The Selma director’s searing new Netflix documentary, available today, argues that slavery persists in our criminal justice system.
Our news cycle, sadly, has no shortage of stories detailing violence against African-Americans. Every week or two seems to bring another name, another Facebook Live video, another senseless killing of another black man, woman, or child in a police encounter gone horribly wrong. With these tragedies seeming hopelessly ubiquitous, and with outrage already running high, the average Netflix user may hesitate before clicking on Ava DuVernay’s 13th, a documentary that just opened the New York Film Festival and premieres on the streaming platform tonight.
But we need 13th—desperately. If the daily news cycle reliably chronicles injustice at its extremes, it’s less adept at contextualizing these extremes. What about injustices that don’t result in blood? What if instead of being fatally shot, a man, woman, or entire community is slowly, insidiously suffocated? This less obviously dramatic, but much more far-reaching, violence against Americans of color is the true subject of 13th, which argues that slavery in the Unites States was not so much eliminated as transformed, and that its spirit persists in this country’s swollen criminal justice system.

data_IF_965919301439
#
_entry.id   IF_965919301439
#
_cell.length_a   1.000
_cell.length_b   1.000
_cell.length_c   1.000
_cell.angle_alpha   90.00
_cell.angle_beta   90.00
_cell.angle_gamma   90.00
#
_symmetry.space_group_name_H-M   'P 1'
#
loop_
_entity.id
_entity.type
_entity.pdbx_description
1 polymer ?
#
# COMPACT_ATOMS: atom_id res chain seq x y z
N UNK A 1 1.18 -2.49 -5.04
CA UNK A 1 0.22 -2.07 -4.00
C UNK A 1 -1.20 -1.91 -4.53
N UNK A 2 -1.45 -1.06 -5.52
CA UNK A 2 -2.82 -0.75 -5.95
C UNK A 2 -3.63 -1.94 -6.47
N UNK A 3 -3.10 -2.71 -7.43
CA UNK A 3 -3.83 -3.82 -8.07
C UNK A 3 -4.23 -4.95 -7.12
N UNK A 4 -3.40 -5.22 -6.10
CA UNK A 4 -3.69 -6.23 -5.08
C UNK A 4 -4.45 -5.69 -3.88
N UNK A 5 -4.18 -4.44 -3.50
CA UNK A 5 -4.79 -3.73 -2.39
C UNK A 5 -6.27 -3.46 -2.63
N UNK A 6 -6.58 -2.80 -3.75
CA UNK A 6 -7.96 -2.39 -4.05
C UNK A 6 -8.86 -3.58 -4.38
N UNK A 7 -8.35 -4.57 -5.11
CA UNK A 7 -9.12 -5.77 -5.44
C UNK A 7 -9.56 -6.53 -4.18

“Police violence, that isn’t the problem in and of itself,” says one of the film’s interview subjects, Michelle Alexander, author of The New Jim Crow: Mass Incarceration in the Age of Colorblindnes, which DuVernay has cited as an influence. “[Police violence] is the reflection of a much larger, brutal system of racial and social control known as mass incarceration, which authorizes this kind of police violence.”
The film’s title comes from the Thirteenth Amendment to the United States Constitution. Widely considered a landmark in the narrative of black liberation in the U.S., the amendment’s 1865 passage was the subject of the recent Steven Spielberg film, Lincoln. The amendment declared that “Neither slavery nor involuntary servitude…shall exist within the United States.”
But what about that ellipsis? In 13th, DuVernay, who directed 2014’s Academy Award nominee for Best Picture Selma, focuses on a clause in the middle of the amendment, which abolishes slavery “except as punishment for crime.” This caveat, for DuVernay and for many of the people she interviews, is key to understanding how slavery—or at the very least, racial oppression—has continued under the guise of legality.